Transitioning from insurgents to rulers, the Taliban are determined to snuff out the Panjshir resistance
Fresh fighting was reported Saturday between the Taliban and resistance forces in Afghanistan's Panjshir Valley, even as the hardline Islamists finalize a new government that will set the tone for their rule.
Facing the challenge of morphing from insurgents to rulers, the Taliban appear determined to snuff out the Panjshir resistance before announcing who will lead the country in the aftermath of Monday's US troop withdrawal, which was supposed to end two decades of war.
But Panjshir, which held out for nearly a decade against the Soviet Union's occupation and also the Taliban's first rule from 1996-2001, is stubbornly holding out.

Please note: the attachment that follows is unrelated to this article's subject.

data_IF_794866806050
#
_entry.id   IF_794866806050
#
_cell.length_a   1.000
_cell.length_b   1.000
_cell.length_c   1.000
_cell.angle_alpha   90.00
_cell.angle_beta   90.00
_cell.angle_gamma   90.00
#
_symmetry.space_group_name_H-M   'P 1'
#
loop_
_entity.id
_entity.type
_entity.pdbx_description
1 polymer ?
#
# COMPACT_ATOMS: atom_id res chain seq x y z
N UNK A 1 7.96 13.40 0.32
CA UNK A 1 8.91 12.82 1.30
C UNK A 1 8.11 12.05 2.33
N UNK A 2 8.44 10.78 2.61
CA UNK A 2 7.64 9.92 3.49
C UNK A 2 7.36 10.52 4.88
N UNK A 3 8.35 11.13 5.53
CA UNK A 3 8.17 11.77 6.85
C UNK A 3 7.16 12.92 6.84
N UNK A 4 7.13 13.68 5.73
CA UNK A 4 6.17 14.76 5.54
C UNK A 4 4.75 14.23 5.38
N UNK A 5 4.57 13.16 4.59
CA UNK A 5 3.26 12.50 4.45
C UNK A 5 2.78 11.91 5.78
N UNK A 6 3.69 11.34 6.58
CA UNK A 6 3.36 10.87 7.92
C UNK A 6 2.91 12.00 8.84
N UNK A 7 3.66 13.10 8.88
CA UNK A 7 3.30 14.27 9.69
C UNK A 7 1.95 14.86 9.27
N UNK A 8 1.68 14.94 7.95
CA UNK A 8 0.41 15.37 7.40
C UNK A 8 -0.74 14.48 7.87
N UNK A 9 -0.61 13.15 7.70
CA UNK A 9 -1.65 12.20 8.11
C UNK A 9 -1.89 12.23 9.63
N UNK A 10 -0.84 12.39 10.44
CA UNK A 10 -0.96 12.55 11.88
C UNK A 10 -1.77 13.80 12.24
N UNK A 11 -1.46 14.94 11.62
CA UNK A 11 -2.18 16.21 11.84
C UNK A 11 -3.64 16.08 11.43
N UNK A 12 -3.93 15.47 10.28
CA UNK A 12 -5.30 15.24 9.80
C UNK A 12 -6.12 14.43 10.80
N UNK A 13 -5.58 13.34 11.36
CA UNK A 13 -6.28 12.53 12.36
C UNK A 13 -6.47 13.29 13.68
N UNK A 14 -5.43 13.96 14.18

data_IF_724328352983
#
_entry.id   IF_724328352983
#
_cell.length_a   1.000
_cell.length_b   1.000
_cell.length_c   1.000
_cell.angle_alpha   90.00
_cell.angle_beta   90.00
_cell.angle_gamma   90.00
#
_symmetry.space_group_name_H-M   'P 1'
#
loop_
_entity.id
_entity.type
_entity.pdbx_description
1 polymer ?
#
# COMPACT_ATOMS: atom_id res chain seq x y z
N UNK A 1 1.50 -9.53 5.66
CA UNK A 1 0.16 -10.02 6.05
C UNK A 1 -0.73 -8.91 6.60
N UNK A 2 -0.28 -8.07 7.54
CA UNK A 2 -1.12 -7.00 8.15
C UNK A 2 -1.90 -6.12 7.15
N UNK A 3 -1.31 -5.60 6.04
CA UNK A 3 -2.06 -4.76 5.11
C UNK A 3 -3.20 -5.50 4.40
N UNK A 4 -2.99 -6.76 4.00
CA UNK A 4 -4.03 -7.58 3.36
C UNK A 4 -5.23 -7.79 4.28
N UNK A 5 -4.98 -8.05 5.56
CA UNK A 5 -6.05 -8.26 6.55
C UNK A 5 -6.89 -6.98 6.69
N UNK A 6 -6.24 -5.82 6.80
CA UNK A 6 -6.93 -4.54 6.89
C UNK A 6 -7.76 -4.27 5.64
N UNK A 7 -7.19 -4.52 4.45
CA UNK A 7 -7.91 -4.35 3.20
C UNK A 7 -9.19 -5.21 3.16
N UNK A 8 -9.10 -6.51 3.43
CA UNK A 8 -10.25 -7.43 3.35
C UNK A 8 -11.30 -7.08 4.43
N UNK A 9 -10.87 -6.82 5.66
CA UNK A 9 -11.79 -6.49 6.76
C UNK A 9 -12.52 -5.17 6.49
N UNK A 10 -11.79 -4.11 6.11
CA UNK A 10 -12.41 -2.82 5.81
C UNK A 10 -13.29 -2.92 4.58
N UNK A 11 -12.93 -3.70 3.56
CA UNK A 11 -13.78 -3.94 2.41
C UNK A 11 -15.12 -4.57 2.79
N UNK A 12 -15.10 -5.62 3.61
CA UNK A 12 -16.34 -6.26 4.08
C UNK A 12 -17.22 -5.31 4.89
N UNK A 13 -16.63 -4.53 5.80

Fighters from the so-called National Resistance Front (NRF) -- made up of anti-Taliban militia and former Afghan security forces -- are understood to have stockpiled a significant armory in the valley, around 80 50 miles north of Kabul and guarded by a narrow gorge.
The forces in the Panjshir Valley are led by former vice-president Amrullah Saleh, alongside Ahmad Massoud -- the son of legendary anti-Taliban commander Ahmad Shah Massoud.
"The situation is difficult, we have been under invasion," Saleh said in a video message.